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12 Ways Your Phone Is Changing You Paperback – 30 April 2017
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About the Author
Tony Reinke is a journalist and serves as senior teacher and host of the Ask Pastor John podcast for desiringGod.org. He is the author of Lit!: A Christian Guide to Reading Books; Competing Spectacles; and 12 Ways Your Phone Is Changing You.
John Piper is founder and lead teacher of desiringGod.org and chancellor of Bethlehem College & Seminary. He served for thirty-three years as the pastor of Bethlehem Baptist Church in Minneapolis, Minnesota, and is the author of more than fifty books, including Desiring God; Don't Waste Your Life; and Reading the Bible Supernaturally.
- Publisher : Crossway Books (30 April 2017)
- Language : English
- Paperback : 224 pages
- ISBN-10 : 1433552434
- ISBN-13 : 978-1433552434
- Dimensions : 13.97 x 1.42 x 21.59 cm
- Best Sellers Rank: 147,701 in Books (See Top 100 in Books)
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According to Tony, our phones distract us, they push us to ignore flesh and blood people, they feed our craving for immediate approval, they undermine literary skills, they offer us a buffet of produced media, they distort our identity, they tempt us toward unhealthy isolation, they lure us to indulge in visual vices, they cause us to lose a sense of meaning and purpose, they feed our fear of missing out (FOMO), they cause us to treat one another severely and they make us oblivious to our place in time. In other words, they expose the dark and hidden idols of our hearts! They distance us from God, making Him irrelevant! As Tony puts it, “The more distracted we are digitally, the more displaced we become spiritually.” I will look at a few chapters that really stood out for me.
The chapter on distraction (chapter 1) brimmed with precious truth. In it, Tony argues that we use digital distractions to keep work away, people away and even thoughts of eternity away. He points out incisively that our digital addictions are often “welcomed addictions” - we want to be distracted on purpose! In the chapter on ignoring real people (chapter 2), he shows us that true joy is found in embodied fellowship, as opposed to disembodied interactions online (where anger is often the viral emotion on display). In the chapter on craving approval (chapter 3), he shows us why the approval and affirmation we seek online is oddly absurd. He gives two reasons: First, seeking approval from man makes faith pointless because faith seeks primary satisfaction in Christ. Second, our authenticity is not determined by man’s approval, but by God’s. He rightly says, “Those who feed on little nibbles of immediate approval from man will eternally starve. But those who aim their entire lives toward the glory and approval of God will find, in Christ, eternal approval.” In the chapter on losing our literacy (chapter 4), Tony reasons (through Oliver O’Donovan) that the digital age has shattered our concentration into a million pieces! Our short attention spans make deep reading tougher than ever. This, he points out is not illiteracy, but aliteracy – “a digital skimming that is simply an attempt to keep up with a deluge of information”, thus making it difficult to separate eternal treasures from transient ones. We however are called not to chronic scrolling, but deep lingering over eternal truths!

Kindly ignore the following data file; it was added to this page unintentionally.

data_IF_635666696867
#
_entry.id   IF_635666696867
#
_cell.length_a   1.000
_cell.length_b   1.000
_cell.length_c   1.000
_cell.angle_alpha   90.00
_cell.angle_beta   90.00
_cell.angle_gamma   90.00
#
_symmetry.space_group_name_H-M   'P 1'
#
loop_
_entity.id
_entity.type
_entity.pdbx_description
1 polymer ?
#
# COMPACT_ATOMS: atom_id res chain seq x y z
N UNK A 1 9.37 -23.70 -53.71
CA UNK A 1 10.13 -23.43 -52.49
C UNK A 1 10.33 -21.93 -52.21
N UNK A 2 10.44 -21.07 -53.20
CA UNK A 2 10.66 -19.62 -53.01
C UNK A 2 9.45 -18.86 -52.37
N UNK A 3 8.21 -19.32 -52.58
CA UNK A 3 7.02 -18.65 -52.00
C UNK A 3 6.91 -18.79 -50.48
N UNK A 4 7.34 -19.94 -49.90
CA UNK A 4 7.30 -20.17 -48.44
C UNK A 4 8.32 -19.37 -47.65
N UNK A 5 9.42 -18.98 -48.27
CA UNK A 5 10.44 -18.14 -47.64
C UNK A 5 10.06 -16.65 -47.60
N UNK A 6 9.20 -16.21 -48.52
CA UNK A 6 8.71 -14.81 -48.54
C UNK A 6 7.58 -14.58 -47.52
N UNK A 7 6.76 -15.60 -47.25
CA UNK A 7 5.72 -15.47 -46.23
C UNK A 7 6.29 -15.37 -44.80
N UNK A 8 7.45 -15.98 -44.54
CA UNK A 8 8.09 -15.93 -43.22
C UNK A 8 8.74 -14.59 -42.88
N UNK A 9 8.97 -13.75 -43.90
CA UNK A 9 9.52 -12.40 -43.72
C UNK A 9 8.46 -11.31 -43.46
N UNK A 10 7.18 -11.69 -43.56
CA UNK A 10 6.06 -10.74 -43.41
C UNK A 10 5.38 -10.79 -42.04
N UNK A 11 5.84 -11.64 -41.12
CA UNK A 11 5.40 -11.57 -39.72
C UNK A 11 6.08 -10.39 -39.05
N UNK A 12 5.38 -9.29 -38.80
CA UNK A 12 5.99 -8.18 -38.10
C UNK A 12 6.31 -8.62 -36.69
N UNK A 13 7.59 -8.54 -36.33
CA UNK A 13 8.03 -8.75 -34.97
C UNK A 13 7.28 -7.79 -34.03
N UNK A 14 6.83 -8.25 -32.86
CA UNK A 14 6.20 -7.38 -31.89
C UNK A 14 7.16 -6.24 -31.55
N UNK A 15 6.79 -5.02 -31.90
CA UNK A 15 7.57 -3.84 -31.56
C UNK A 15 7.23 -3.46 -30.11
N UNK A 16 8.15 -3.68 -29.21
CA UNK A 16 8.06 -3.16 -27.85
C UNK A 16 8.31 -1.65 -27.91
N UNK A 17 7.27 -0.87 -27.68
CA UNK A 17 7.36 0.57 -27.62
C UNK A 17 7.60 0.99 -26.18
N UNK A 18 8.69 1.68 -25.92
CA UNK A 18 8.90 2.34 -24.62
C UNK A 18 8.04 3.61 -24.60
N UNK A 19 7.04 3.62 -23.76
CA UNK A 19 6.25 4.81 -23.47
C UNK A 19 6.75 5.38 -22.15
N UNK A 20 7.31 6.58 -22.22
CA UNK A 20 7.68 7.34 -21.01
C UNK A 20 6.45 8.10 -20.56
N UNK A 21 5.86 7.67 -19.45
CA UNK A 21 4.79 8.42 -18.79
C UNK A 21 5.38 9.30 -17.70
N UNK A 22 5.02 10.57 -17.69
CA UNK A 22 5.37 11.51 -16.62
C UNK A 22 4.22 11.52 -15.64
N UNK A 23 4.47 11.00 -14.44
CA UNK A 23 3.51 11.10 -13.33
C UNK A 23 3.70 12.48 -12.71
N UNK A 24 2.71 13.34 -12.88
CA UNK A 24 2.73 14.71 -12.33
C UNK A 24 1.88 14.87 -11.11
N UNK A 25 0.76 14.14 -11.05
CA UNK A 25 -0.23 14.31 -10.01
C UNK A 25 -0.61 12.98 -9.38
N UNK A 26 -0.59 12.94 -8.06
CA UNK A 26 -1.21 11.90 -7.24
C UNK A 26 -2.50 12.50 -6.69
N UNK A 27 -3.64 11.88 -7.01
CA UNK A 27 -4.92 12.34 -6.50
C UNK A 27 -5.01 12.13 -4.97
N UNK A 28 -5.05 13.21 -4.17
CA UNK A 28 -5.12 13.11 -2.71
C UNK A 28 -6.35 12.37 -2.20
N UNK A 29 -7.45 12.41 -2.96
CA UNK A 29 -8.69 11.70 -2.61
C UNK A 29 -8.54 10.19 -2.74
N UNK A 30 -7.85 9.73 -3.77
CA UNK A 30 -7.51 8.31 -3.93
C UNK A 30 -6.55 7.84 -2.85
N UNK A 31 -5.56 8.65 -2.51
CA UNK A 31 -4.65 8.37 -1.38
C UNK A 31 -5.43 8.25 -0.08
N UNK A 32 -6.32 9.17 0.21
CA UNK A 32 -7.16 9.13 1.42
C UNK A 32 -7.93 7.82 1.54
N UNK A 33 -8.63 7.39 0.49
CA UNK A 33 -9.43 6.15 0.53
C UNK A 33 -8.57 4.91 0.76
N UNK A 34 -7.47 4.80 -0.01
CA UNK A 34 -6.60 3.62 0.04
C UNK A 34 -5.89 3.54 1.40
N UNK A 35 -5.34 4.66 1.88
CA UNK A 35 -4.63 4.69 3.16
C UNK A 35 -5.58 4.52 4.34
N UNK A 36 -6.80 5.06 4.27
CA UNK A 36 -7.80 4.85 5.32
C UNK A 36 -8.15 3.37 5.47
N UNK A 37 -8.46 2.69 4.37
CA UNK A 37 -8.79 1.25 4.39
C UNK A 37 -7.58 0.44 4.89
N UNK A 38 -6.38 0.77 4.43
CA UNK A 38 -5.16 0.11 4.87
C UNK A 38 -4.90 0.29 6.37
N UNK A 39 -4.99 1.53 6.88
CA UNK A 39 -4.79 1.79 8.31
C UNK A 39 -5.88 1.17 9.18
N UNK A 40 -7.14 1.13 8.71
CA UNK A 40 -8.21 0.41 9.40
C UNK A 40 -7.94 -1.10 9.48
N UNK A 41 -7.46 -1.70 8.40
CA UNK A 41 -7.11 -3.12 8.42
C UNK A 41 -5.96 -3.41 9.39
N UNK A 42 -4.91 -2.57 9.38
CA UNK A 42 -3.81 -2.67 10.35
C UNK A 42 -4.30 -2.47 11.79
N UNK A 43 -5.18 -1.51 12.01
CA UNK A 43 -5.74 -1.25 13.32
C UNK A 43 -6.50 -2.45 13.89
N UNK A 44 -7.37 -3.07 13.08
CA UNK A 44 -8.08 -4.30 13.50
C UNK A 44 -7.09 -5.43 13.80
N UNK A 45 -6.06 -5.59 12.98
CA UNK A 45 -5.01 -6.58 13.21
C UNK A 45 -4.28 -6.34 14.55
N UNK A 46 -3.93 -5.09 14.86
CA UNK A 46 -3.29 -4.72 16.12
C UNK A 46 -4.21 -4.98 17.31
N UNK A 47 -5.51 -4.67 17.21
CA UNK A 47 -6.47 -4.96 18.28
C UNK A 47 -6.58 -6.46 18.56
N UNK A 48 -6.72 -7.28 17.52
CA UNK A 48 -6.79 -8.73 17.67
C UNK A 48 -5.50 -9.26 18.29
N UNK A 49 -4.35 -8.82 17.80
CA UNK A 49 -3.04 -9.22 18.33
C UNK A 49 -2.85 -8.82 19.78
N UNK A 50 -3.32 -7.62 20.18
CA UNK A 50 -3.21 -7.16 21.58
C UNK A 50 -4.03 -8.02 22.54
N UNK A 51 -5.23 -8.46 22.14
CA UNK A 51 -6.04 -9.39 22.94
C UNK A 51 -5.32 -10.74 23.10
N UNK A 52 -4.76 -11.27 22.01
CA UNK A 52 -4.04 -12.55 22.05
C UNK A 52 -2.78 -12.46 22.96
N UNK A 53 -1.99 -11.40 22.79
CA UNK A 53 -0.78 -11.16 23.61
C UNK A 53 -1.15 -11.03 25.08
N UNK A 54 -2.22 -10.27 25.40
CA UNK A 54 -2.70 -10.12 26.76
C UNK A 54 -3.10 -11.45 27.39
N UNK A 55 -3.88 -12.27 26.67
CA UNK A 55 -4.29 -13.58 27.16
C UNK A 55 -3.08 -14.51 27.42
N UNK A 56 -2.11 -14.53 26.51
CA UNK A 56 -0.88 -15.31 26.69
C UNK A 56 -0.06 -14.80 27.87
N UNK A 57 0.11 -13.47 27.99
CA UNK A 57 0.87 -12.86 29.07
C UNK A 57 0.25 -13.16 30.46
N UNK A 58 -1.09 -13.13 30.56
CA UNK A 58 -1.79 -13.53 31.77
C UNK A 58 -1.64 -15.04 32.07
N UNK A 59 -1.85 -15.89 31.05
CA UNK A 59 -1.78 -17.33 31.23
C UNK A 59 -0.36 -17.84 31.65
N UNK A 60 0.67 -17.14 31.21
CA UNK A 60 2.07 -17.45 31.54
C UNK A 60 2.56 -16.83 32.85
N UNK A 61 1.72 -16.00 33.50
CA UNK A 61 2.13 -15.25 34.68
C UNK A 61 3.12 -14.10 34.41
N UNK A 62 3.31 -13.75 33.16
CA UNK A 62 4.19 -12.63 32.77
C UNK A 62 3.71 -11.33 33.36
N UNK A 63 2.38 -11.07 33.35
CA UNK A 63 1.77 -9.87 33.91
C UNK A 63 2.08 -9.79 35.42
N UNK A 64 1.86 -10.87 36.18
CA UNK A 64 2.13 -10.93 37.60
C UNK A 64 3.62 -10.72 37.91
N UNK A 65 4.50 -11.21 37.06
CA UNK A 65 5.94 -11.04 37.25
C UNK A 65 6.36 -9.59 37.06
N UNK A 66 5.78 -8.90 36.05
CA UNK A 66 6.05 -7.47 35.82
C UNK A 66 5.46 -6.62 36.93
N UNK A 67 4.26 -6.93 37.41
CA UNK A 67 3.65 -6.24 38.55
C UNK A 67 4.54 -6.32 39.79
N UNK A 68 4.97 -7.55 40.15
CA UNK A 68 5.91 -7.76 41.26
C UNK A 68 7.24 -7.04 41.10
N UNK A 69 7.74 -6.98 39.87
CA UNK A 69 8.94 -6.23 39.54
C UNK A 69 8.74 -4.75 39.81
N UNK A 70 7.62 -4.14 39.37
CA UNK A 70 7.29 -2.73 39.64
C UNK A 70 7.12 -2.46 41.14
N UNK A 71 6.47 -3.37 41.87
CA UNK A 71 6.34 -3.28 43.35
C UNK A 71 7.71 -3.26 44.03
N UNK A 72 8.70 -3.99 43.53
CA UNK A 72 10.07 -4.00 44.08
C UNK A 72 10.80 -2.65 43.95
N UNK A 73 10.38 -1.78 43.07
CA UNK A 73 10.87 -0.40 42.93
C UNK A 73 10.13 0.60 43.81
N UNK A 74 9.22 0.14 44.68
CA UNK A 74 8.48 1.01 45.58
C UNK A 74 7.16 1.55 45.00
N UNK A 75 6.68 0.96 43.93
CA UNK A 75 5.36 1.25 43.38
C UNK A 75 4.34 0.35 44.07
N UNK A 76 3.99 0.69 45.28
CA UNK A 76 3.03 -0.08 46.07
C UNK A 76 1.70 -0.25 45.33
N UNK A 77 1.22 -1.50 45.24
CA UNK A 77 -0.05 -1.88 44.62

The chapter on loneliness (chapter 7) was another dark reminder of the persistent reality of the hyperconnected digital age. Tony’s words sting, “Our smartphones are portable shields we wield in public in order to deter human contact and interaction. When we step into an occupied elevator, we grab our phones like security blankets.” Ouch! He accurately points out that smartphones are causing a social reversal: we want to be alone in public but never alone in private! It’s tragic, but true! Profound insights in the chapter! In chapter 10, Tony looks at our most common fear – the fear of missing out (FOMO). It is a fear of disconnection and missing out on people’s personal affirmation of us, amplified all the more when we suffer or feel lonely. But this fear, he correctly points out, is nothing compared to the fear of eternally missing out. In Christ though, that sting is thankfully removed!
Does all this mean that we need to ditch our smartphones? That’s what Tony comes to in conclusion. “It is just as idolatrous to blaspheme a phone as it is to worship a phone…The solution is for us to wisely enjoy the smartphone - imaginatively, transcendentally, as something that should deepen wonder.” Tony calls for careful examination of our heart motives as we interact online. He calls for disciplined restraint and more importantly to use our phones for the glory of God. He calls us to be so deeply satisfied in Christ that the momentary pleasures of this life may fade in comparison to the eternal treasures found in Him!
This is such a wise, balanced and timely book. Chapter after chapter is intensely convicting and at times deeply disturbing. It was as if Tony was looking incisively into my heart, exposing my deep idols. This kind of rebuke is much needed though, and I am sure if combined with repentance and faith will produce heart transformation. Read this book and take Tony’s warnings to heart (I hope to do the same, though I know that I would need these reminders often). More importantly, let him guide you to reorient your affections and desires back to Christ and so find your joy in Him. To that end, I highly recommend the book to both young and old!
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